Sadly, South Korea has had the #1 spot on this list among the OECD countries for the 18th consecutive year since the organization started compiling the data back in 2002.

The Average Working Women in Korea 

Gender Pay Gap in KoreaThe life of the average working Korean woman in a chaebol or big company is not easy. The late-night company dinners that pressure females to drink and the constant sexism that still exists in the workplace make it very hard for them to get respect. Many look at Korea’s work culture and see Korean men being the workers and women being the caregivers. However, the last decade has seen women in Korea slowly start to change that culture as more and more women have joined the workforce, as well as started their own businesses. However, the life of the average working employee in Korea is not easy. Many have to come to work early and leave late. Some might argue that the priorities of the average working man in Korea are harmful, putting work before family and the office over the home. Is this what Korean women want to become?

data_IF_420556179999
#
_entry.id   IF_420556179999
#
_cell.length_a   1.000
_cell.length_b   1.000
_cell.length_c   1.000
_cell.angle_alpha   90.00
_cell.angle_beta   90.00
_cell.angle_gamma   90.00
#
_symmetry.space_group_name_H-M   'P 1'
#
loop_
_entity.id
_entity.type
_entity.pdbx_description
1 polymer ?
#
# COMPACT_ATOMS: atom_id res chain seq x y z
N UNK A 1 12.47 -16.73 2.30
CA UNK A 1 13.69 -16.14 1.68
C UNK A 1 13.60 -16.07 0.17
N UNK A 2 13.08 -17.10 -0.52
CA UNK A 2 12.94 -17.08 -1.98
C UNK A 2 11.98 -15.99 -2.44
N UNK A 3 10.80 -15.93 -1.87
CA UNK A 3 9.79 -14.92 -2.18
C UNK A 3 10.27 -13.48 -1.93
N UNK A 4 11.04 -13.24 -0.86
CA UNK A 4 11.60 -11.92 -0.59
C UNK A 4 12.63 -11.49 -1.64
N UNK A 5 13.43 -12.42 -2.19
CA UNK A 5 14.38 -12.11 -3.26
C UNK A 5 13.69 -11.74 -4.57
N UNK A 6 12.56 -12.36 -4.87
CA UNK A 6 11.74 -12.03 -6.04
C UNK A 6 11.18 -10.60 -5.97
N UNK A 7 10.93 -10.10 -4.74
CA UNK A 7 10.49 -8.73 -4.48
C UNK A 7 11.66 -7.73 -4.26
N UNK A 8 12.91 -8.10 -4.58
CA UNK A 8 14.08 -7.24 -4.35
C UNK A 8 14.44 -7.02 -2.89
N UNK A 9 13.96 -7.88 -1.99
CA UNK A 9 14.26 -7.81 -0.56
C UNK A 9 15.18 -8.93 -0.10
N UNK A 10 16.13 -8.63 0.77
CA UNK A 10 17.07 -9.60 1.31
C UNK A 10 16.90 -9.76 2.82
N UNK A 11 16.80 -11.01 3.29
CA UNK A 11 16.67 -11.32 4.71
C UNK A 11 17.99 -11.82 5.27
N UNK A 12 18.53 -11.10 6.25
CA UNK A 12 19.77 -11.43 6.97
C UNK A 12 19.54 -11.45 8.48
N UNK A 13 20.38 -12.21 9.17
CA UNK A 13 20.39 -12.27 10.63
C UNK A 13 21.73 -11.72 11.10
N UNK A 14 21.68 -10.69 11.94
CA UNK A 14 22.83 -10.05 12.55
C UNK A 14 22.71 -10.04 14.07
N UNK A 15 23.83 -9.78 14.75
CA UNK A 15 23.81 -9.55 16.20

Corporate Culture in Korea

The corporate world in Korea has been and will be a man’s game for quite some time. The corporate culture resembles a military culture where there are very few women. Will Korean women be able to break into this culture at the top positions?  Statistics look bleak. Looking at companies like Citibank Korea which have a strong female executive force of 23.5% which is the most of any company, it seems possible for this men-centered culture to change. While the proportion of women in top leadership positions is only 3.8% there are signs of improvements when you compare it to 2013. In 2013 only 117 females were in top positions.